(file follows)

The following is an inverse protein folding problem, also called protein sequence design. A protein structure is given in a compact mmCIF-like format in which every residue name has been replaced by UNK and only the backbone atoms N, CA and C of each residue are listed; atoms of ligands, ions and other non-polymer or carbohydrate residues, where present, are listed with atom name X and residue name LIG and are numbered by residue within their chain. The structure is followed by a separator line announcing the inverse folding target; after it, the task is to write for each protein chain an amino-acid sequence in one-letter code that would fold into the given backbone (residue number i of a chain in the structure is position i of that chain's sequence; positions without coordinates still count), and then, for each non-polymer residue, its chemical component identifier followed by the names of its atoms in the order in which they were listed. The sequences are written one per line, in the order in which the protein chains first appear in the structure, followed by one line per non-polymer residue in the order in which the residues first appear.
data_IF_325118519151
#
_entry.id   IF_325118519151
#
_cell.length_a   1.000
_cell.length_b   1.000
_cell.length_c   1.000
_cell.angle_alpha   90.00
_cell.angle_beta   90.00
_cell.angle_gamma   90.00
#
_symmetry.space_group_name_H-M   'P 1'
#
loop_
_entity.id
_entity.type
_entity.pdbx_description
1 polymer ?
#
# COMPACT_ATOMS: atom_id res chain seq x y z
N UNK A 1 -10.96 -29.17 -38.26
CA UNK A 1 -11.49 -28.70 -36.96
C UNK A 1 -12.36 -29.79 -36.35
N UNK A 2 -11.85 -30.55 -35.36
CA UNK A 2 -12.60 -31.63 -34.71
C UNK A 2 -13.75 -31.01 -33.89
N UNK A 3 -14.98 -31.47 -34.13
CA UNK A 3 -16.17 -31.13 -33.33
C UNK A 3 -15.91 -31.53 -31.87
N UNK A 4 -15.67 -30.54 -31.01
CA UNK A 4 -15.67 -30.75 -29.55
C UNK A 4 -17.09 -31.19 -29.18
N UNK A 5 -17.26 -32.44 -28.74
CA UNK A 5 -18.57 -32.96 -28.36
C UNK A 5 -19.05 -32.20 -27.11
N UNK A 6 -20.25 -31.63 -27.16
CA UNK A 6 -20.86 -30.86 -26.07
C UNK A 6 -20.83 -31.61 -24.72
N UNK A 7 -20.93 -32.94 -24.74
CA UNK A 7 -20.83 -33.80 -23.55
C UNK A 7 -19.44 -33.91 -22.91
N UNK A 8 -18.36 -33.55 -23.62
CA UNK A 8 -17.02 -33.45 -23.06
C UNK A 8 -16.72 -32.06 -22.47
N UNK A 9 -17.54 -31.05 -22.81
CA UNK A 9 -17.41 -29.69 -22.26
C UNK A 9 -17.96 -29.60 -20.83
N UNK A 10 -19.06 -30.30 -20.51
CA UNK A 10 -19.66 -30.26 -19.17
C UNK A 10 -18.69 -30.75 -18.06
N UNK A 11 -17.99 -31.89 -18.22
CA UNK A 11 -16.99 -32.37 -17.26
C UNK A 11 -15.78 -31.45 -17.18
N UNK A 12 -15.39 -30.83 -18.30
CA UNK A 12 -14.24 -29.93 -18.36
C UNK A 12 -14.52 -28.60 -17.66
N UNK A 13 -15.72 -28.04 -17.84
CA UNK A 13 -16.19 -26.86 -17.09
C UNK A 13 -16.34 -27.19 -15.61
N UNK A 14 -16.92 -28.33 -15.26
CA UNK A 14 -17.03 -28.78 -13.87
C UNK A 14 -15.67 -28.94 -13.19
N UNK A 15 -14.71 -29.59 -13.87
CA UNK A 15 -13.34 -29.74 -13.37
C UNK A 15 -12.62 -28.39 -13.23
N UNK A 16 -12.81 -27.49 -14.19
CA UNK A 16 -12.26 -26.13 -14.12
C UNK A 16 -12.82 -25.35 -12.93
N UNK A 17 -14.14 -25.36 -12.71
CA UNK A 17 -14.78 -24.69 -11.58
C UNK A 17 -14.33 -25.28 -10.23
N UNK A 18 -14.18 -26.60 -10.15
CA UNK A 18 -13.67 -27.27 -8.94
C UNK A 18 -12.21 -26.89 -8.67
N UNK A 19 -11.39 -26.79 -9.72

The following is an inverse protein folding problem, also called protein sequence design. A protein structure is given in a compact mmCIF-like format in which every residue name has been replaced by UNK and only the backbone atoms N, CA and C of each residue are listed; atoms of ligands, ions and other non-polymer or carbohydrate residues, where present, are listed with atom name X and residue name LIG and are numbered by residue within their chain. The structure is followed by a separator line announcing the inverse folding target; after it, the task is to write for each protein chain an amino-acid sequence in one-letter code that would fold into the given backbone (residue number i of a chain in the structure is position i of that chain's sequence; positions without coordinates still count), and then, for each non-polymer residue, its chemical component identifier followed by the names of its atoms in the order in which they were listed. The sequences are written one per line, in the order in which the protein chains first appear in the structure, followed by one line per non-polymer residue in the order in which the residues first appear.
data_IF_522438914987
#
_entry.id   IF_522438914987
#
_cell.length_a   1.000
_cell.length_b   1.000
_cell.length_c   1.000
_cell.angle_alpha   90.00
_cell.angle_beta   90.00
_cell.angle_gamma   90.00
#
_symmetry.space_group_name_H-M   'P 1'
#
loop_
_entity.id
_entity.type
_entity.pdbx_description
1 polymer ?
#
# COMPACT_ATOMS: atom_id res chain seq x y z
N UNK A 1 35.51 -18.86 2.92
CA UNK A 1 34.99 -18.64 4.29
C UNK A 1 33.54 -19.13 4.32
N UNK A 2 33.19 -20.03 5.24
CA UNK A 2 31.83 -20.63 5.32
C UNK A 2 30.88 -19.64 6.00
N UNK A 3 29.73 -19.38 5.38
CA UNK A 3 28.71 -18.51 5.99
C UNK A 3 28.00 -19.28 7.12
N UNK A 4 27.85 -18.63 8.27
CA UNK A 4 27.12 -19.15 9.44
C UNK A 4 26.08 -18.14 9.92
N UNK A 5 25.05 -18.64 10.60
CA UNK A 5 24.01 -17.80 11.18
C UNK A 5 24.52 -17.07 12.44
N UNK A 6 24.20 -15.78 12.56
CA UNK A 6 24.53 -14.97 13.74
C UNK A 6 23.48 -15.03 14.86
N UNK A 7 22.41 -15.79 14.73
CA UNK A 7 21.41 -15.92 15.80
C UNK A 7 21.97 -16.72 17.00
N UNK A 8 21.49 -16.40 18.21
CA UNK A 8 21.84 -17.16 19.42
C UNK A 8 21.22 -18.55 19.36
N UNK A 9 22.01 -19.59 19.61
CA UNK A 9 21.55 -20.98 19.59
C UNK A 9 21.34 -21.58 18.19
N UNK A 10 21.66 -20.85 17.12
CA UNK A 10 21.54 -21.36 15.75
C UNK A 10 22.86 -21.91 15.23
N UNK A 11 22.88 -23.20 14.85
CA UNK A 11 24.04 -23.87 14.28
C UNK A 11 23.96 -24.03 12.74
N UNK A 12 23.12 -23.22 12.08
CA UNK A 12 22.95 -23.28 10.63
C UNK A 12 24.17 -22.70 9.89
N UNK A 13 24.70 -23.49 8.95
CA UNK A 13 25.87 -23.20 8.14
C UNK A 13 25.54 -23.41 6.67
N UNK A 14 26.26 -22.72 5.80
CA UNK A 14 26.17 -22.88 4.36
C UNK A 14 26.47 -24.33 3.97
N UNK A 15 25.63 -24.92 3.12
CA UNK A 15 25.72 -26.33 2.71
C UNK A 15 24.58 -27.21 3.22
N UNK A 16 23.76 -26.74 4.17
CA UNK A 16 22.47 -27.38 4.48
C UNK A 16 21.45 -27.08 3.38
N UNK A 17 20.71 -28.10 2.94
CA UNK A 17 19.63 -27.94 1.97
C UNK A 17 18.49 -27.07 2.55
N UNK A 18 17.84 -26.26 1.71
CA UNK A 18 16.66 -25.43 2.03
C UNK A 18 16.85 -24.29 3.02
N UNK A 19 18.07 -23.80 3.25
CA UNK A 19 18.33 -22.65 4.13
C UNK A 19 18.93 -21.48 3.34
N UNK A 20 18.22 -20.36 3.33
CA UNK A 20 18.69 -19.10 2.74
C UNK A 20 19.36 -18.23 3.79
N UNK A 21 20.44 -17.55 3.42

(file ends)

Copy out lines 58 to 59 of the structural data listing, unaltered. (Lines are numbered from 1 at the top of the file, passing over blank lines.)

N UNK A 13 -15.72 -28.04 -17.84
CA UNK A 13 -16.19 -26.86 -17.09